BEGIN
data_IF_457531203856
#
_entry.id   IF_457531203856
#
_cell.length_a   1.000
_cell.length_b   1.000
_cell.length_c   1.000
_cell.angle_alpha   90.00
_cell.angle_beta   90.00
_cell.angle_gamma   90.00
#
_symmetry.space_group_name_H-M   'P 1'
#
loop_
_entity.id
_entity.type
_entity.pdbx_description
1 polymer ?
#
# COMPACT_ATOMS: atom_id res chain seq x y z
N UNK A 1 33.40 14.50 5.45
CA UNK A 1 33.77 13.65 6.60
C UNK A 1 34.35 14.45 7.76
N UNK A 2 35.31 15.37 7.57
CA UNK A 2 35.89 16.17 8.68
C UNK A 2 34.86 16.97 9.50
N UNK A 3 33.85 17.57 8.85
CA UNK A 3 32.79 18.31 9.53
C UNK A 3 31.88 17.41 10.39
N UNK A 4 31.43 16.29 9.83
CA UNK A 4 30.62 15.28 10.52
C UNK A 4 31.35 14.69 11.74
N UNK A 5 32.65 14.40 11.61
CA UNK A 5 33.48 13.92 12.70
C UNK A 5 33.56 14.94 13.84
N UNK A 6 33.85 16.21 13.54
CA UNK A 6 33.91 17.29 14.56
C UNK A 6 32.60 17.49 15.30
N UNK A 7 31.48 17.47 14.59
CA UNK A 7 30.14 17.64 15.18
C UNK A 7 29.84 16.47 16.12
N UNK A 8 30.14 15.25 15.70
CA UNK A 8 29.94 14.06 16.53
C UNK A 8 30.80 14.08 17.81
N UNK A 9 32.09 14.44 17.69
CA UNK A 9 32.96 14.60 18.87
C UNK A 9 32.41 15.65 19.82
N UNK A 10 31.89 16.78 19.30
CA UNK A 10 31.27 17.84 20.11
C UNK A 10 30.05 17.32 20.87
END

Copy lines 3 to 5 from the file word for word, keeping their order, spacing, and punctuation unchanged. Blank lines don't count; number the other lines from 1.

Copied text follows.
_entry.id   IF_457531203856
#
_cell.length_a   1.000